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45 Cards in this Set

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1. The incentive of producers to control costs and the incentive of consumers to economize on their purchases will be weakest when the good is produced
a. privately, but paid for by taxpayers and provided to consumers free of charge.
b. by government enterprises, and the cost of production is covered by taxes.
c. privately, and consumers purchase it with their own money.
d. by government enterprises, and consumers purchase it with their own money.
b. by government enterprises, and the cost of production is covered by taxes.
2. In 2002, the American Association of Retired Persons (AARP) spent $70 million on lobbying-related expenses in an attempt to get policies enacted that would benefit retirees. In economics, the term used to describe such activity is
a. logrolling.
b. rent seeking.
c. influence peddling.
d. redistribution searching.
b. rent seeking.
3. Which of the following is implied by the economic concept of opportunity cost?
a. If the National Football League (NFL) allowed college freshmen and sophomores to be drafted and play in the NFL, the most talented football players would drop out of school to play professional football.
b. If the demand for computer programmers in the private sector was to rise, salaries for computer science professors would likely rise as well.
c. The cost of taking time off work to have children is higher for women in high-paying managerial positions than for women in low-paying clerical jobs.
d. All of the above are true.
d. All of the above are true.
4. The number of cattle slaughtered every year for meat far exceeds the number of elephants slaughtered every year for their ivory. Despite this, cows can be found everywhere while elephants are on the verge of extinction in some countries. Which of the following best explains this difference?
a. Cows can be privately owned while in many countries elephants can not.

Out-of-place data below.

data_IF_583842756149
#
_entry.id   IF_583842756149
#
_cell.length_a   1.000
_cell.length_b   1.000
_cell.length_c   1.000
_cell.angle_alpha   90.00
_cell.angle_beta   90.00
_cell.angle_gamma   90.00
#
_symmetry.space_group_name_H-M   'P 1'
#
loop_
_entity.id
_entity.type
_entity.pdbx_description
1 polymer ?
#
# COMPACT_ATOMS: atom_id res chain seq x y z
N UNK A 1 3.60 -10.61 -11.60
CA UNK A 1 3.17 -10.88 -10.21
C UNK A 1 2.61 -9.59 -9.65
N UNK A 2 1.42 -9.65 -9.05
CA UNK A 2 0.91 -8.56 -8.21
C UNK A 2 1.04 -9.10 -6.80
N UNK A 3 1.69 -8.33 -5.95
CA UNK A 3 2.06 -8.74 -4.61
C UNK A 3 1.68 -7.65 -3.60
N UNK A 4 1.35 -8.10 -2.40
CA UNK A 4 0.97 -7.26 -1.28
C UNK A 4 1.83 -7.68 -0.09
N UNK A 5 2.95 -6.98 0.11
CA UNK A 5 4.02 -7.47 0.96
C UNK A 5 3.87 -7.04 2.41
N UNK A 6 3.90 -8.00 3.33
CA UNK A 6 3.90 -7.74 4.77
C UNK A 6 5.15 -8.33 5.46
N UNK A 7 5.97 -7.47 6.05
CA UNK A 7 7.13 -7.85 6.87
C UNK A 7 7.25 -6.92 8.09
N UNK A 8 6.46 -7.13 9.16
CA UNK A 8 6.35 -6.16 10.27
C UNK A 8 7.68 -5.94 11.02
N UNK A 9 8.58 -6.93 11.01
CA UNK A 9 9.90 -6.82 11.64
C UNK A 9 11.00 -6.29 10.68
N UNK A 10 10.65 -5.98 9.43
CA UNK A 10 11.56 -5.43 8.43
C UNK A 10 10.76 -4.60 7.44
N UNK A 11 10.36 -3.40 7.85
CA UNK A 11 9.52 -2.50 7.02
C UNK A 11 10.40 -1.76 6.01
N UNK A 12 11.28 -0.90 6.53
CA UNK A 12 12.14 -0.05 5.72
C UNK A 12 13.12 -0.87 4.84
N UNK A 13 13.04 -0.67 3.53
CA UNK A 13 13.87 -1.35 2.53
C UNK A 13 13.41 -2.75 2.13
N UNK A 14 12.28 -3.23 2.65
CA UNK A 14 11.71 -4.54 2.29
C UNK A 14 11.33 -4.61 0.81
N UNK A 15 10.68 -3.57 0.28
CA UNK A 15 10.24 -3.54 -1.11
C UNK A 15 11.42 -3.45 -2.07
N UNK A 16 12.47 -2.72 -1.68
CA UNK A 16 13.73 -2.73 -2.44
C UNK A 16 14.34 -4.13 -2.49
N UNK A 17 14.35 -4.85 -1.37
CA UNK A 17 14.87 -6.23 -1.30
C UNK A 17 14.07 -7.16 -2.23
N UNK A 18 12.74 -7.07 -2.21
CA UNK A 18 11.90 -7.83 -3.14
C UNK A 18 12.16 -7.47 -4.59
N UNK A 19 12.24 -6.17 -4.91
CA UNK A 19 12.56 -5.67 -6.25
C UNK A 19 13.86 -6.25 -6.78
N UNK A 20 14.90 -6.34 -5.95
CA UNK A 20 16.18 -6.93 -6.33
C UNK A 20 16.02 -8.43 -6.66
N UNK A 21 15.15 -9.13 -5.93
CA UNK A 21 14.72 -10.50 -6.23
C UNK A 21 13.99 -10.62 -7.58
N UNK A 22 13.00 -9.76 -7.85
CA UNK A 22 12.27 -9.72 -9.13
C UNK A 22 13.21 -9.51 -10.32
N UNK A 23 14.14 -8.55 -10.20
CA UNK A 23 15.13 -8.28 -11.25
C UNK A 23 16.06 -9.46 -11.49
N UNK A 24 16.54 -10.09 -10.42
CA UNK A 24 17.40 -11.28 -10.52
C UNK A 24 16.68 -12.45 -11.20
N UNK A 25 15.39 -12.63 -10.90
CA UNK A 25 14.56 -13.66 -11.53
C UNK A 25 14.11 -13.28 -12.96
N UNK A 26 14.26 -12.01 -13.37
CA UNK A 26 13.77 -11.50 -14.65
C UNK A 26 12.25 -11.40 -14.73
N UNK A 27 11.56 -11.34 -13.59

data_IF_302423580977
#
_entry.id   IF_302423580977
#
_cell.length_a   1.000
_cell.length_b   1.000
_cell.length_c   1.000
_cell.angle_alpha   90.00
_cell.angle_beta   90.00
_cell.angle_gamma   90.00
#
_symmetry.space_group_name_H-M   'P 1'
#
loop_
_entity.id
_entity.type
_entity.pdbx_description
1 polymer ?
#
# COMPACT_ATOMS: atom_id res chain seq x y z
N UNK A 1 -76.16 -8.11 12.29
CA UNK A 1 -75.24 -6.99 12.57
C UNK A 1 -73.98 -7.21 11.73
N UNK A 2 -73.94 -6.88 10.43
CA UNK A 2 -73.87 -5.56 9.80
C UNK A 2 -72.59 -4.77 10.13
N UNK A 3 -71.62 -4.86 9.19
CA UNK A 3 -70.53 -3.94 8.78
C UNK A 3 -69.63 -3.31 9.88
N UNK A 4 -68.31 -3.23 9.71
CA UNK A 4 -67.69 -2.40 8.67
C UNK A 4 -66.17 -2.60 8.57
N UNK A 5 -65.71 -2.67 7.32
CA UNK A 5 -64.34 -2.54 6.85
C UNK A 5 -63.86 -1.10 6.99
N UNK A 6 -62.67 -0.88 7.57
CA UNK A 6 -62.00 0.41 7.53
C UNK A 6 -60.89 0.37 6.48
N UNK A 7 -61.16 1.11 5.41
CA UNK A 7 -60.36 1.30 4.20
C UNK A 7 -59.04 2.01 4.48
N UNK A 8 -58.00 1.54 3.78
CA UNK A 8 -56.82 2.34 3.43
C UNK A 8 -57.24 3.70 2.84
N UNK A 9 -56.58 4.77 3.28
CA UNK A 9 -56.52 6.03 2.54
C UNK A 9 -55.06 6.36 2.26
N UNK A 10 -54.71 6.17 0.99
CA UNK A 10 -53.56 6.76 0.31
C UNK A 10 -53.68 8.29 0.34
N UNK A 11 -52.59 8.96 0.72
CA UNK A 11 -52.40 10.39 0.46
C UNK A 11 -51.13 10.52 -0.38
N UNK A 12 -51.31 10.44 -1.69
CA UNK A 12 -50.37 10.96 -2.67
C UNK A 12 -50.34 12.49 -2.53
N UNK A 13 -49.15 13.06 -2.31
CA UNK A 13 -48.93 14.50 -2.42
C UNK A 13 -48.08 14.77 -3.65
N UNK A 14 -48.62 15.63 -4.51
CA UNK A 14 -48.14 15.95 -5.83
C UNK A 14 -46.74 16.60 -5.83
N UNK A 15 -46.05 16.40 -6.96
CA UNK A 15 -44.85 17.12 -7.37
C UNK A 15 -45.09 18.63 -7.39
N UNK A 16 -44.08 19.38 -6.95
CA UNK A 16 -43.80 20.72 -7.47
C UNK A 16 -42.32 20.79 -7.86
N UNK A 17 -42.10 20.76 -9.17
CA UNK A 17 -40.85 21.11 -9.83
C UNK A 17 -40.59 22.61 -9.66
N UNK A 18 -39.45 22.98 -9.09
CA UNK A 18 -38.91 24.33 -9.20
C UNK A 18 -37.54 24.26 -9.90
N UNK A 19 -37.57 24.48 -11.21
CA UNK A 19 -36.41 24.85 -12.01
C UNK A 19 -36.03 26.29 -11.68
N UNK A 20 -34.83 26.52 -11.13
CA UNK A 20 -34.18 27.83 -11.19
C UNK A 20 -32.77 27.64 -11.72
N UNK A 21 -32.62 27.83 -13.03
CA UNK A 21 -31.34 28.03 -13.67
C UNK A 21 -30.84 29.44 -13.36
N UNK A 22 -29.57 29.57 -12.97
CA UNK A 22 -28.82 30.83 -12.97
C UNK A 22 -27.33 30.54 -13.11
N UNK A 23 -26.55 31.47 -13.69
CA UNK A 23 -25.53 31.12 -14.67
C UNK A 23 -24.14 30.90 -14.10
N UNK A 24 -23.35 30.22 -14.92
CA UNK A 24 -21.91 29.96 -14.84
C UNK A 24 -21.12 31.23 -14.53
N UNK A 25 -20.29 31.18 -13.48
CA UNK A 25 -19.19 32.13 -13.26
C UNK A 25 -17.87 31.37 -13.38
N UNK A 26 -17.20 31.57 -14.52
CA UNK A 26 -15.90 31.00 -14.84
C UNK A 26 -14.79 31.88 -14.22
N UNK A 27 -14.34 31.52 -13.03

b. The demand for ivory far exceeds the demand for beef.
c. Animals slaughtered for their meat are generally better conserved by humans than animals slaughtered for nonfood uses.
d. People tend to protest more every year to prevent cow extinction than they do for elephant extinction.
a. Cows can be privately owned while in many countries elephants can not.
5. When collective decision making is utilized to resolve economic questions regarding the allocation of resources,
a. decentralized decision making is inevitable.
b. central planning and political bargaining will replace market forces.
c. individual preferences are of no importance.
d. economic equality will result.
b. central planning and political bargaining will replace market forces.
6. Air travel from New York to Los Angeles costs $600 and takes 5 hours. A bus ticket between the cities costs $100 and takes 105 hours. Other things constant, the minimum value of one’s time that would induce a rational individual to fly rather than drive would be
a. $1 per hour.
b. $5 per hour.
c. $10 per hour.
d. $120 per hour.
b. $5 per hour.
7. Other things constant, if both the benefits and costs of a public-sector activity are widespread among voters, the political process will generally result in the
a. rejection of productive activities and acceptance of unproductive activities.
b. acceptance of both productive and unproductive activities.
c. rejection of both productive and unproductive activities.
d. acceptance of productive activities and rejection of unproductive activities.
d. acceptance of productive activities and rejection of unproductive activities.
8. Which of the following is true regarding private ownership?
a. Relative to common ownership, private ownership generally leads to less conservation of resources.
b. With private ownership, owners are held accountable for using their resources in a manner that harms the resources of others.